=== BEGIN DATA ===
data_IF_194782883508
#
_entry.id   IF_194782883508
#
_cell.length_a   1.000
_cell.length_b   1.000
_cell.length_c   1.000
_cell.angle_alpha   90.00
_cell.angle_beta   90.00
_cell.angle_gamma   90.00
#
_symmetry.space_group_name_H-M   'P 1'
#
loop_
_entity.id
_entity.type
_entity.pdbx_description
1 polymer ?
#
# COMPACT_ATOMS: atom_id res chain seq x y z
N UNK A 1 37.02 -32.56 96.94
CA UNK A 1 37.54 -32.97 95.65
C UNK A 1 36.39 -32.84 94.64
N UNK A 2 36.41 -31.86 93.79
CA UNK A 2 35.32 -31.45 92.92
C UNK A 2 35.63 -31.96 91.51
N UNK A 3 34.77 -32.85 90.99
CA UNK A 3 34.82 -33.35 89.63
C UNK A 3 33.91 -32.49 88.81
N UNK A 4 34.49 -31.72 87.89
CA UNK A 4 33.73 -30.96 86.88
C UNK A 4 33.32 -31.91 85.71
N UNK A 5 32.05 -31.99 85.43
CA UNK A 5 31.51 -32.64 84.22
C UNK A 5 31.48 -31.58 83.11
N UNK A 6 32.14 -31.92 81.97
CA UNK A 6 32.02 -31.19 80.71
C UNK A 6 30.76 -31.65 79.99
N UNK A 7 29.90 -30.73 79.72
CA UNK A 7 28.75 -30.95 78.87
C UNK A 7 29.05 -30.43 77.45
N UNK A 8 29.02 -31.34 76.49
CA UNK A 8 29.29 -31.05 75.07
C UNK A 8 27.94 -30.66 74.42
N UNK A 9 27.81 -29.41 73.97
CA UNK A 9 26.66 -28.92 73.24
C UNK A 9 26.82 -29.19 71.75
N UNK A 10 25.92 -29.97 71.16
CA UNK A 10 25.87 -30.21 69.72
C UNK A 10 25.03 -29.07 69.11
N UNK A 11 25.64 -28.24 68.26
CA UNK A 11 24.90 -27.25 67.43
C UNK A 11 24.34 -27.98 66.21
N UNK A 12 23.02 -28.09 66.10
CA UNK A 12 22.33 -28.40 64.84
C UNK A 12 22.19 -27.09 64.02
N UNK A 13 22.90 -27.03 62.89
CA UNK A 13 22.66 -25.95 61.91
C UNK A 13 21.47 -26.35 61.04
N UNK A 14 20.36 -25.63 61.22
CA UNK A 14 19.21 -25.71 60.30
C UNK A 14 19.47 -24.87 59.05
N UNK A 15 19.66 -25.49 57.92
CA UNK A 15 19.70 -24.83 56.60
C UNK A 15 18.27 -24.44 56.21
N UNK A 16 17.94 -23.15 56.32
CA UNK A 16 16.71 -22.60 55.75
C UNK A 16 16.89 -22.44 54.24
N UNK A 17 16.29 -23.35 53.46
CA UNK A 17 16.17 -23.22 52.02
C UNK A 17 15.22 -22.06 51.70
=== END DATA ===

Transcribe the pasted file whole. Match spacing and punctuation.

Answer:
data_IF_194782883508
#
_entry.id   IF_194782883508
#
_cell.length_a   1.000
_cell.length_b   1.000
_cell.length_c   1.000
_cell.angle_alpha   90.00
_cell.angle_beta   90.00
_cell.angle_gamma   90.00
#
_symmetry.space_group_name_H-M   'P 1'
#
loop_
_entity.id
_entity.type
_entity.pdbx_description
1 polymer ?
#
# COMPACT_ATOMS: atom_id res chain seq x y z
N UNK A 1 37.02 -32.56 96.94
CA UNK A 1 37.54 -32.97 95.65
C UNK A 1 36.39 -32.84 94.64
N UNK A 2 36.41 -31.86 93.79
CA UNK A 2 35.32 -31.45 92.92
C UNK A 2 35.63 -31.96 91.51
N UNK A 3 34.77 -32.85 90.99
CA UNK A 3 34.82 -33.35 89.63
C UNK A 3 33.91 -32.49 88.81
N UNK A 4 34.49 -31.72 87.89
CA UNK A 4 33.73 -30.96 86.88
C UNK A 4 33.32 -31.91 85.71
N UNK A 5 32.05 -31.99 85.43
CA UNK A 5 31.51 -32.64 84.22
C UNK A 5 31.48 -31.58 83.11
N UNK A 6 32.14 -31.92 81.97
CA UNK A 6 32.02 -31.19 80.71
C UNK A 6 30.76 -31.65 79.99
N UNK A 7 29.90 -30.73 79.72
CA UNK A 7 28.75 -30.95 78.87
C UNK A 7 29.05 -30.43 77.45
N UNK A 8 29.02 -31.34 76.49
CA UNK A 8 29.29 -31.05 75.07
C UNK A 8 27.94 -30.66 74.42
N UNK A 9 27.81 -29.41 73.97
CA UNK A 9 26.66 -28.92 73.24
C UNK A 9 26.82 -29.19 71.75
N UNK A 10 25.92 -29.97 71.16
CA UNK A 10 25.87 -30.21 69.72
C UNK A 10 25.03 -29.07 69.11
N UNK A 11 25.64 -28.24 68.26
CA UNK A 11 24.90 -27.25 67.43
C UNK A 11 24.34 -27.98 66.21
N UNK A 12 23.02 -28.09 66.10
CA UNK A 12 22.33 -28.40 64.84
C UNK A 12 22.19 -27.09 64.02
N UNK A 13 22.90 -27.03 62.89
CA UNK A 13 22.66 -25.95 61.91
C UNK A 13 21.47 -26.35 61.04
N UNK A 14 20.36 -25.63 61.22
CA UNK A 14 19.21 -25.71 60.30
C UNK A 14 19.47 -24.87 59.05
N UNK A 15 19.66 -25.49 57.92
CA UNK A 15 19.70 -24.83 56.60
C UNK A 15 18.27 -24.44 56.21
N UNK A 16 17.94 -23.15 56.32
CA UNK A 16 16.71 -22.60 55.75
C UNK A 16 16.89 -22.44 54.24
N UNK A 17 16.29 -23.35 53.46
CA UNK A 17 16.17 -23.22 52.02
C UNK A 17 15.22 -22.06 51.70